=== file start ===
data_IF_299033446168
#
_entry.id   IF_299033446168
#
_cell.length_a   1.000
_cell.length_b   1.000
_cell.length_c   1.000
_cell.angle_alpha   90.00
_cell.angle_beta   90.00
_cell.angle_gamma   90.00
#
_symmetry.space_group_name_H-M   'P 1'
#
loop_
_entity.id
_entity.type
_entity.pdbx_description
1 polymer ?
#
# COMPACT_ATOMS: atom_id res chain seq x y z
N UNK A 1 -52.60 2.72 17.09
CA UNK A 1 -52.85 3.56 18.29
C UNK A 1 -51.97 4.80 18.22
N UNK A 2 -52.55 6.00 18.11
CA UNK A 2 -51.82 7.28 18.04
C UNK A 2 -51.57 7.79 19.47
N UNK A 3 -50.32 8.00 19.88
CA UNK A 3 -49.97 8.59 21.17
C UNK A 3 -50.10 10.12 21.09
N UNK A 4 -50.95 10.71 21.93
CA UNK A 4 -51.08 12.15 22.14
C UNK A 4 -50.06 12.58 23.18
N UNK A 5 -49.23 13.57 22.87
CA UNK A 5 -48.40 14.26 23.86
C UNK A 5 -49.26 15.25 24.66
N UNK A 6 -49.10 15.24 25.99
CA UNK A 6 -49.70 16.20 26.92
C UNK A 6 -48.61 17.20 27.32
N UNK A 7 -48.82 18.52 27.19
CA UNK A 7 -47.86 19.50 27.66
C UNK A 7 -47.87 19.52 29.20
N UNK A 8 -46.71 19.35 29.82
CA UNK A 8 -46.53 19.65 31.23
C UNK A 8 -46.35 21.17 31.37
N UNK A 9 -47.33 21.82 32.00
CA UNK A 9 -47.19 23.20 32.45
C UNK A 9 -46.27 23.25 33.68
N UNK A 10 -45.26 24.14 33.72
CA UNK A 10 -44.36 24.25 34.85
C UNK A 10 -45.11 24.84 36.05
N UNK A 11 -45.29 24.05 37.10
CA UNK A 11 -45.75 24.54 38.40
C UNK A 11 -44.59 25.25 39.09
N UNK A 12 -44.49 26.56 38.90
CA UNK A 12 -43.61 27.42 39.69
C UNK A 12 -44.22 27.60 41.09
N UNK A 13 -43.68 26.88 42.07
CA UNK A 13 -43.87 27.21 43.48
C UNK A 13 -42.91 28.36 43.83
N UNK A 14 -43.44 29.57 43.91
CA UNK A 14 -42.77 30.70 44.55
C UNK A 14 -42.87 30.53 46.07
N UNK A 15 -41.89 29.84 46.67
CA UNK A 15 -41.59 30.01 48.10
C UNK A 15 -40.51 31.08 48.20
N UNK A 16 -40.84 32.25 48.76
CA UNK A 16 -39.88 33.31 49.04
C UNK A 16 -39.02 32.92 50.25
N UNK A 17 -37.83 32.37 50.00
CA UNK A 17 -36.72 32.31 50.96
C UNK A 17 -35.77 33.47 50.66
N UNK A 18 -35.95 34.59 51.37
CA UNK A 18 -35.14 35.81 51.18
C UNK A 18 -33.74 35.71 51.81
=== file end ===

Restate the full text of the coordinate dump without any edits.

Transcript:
data_IF_299033446168
#
_entry.id   IF_299033446168
#
_cell.length_a   1.000
_cell.length_b   1.000
_cell.length_c   1.000
_cell.angle_alpha   90.00
_cell.angle_beta   90.00
_cell.angle_gamma   90.00
#
_symmetry.space_group_name_H-M   'P 1'
#
loop_
_entity.id
_entity.type
_entity.pdbx_description
1 polymer ?
#
# COMPACT_ATOMS: atom_id res chain seq x y z
N UNK A 1 -52.60 2.72 17.09
CA UNK A 1 -52.85 3.56 18.29
C UNK A 1 -51.97 4.80 18.22
N UNK A 2 -52.55 6.00 18.11
CA UNK A 2 -51.82 7.28 18.04
C UNK A 2 -51.57 7.79 19.47
N UNK A 3 -50.32 8.00 19.88
CA UNK A 3 -49.97 8.59 21.17
C UNK A 3 -50.10 10.12 21.09
N UNK A 4 -50.95 10.71 21.93
CA UNK A 4 -51.08 12.15 22.14
C UNK A 4 -50.06 12.58 23.18
N UNK A 5 -49.23 13.57 22.87
CA UNK A 5 -48.40 14.26 23.86
C UNK A 5 -49.26 15.25 24.66
N UNK A 6 -49.10 15.24 25.99
CA UNK A 6 -49.70 16.20 26.92
C UNK A 6 -48.61 17.20 27.32
N UNK A 7 -48.82 18.52 27.19
CA UNK A 7 -47.86 19.50 27.66
C UNK A 7 -47.87 19.52 29.20
N UNK A 8 -46.71 19.35 29.82
CA UNK A 8 -46.53 19.65 31.23
C UNK A 8 -46.35 21.17 31.37
N UNK A 9 -47.33 21.82 32.00
CA UNK A 9 -47.19 23.20 32.45
C UNK A 9 -46.27 23.25 33.68
N UNK A 10 -45.26 24.14 33.72
CA UNK A 10 -44.36 24.25 34.85
C UNK A 10 -45.11 24.84 36.05
N UNK A 11 -45.29 24.05 37.10
CA UNK A 11 -45.75 24.54 38.40
C UNK A 11 -44.59 25.25 39.09
N UNK A 12 -44.49 26.56 38.90
CA UNK A 12 -43.61 27.42 39.69
C UNK A 12 -44.22 27.60 41.09
N UNK A 13 -43.68 26.88 42.07
CA UNK A 13 -43.87 27.21 43.48
C UNK A 13 -42.91 28.36 43.83
N UNK A 14 -43.44 29.57 43.91
CA UNK A 14 -42.77 30.70 44.55
C UNK A 14 -42.87 30.53 46.07
N UNK A 15 -41.89 29.84 46.67
CA UNK A 15 -41.59 30.01 48.10
C UNK A 15 -40.51 31.08 48.20
N UNK A 16 -40.84 32.25 48.76
CA UNK A 16 -39.88 33.31 49.04
C UNK A 16 -39.02 32.92 50.25
N UNK A 17 -37.83 32.37 50.00
CA UNK A 17 -36.72 32.31 50.96
C UNK A 17 -35.77 33.47 50.66
N UNK A 18 -35.95 34.59 51.37
CA UNK A 18 -35.14 35.81 51.18
C UNK A 18 -33.74 35.71 51.81